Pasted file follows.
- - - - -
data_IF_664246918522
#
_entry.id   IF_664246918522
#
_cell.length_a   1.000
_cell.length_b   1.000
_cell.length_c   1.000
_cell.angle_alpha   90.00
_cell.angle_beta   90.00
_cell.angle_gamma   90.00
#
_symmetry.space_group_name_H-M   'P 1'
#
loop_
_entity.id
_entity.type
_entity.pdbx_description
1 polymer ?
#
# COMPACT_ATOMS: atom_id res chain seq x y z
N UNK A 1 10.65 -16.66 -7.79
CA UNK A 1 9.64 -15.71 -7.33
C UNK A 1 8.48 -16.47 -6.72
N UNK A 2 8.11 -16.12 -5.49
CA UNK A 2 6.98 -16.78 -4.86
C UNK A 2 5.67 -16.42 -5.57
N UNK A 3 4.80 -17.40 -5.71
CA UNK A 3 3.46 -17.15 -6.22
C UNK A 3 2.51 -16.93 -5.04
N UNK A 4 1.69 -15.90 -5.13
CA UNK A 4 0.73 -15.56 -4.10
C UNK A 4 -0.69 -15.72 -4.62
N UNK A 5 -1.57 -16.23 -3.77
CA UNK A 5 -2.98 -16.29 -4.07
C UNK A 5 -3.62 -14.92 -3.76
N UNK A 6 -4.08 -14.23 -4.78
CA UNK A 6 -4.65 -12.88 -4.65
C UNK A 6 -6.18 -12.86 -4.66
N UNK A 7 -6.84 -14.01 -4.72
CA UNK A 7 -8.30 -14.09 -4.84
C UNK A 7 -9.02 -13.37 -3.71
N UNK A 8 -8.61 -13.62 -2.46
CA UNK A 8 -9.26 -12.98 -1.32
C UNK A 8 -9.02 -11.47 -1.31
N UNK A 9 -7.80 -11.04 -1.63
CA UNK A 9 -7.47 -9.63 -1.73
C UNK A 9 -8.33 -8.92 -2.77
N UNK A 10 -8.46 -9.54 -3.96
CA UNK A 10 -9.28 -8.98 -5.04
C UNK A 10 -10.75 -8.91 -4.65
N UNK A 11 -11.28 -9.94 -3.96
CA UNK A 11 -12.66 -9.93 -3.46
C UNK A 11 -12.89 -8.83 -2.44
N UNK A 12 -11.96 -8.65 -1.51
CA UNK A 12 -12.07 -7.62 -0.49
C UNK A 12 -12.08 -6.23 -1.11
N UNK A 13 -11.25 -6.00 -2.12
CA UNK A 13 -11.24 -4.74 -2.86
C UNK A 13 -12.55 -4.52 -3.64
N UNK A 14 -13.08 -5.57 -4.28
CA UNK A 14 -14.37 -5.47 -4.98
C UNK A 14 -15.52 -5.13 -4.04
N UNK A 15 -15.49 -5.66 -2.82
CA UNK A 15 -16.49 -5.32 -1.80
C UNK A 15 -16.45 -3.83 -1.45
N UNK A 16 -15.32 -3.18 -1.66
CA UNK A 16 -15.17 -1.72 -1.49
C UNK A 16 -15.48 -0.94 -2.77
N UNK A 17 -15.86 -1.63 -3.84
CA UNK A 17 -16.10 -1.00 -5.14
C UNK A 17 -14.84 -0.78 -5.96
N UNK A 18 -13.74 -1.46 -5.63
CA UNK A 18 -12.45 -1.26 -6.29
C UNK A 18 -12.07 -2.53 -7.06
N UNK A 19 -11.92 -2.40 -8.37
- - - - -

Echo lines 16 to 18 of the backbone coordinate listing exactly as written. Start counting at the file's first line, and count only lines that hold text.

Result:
_entity.type
_entity.pdbx_description
1 polymer ?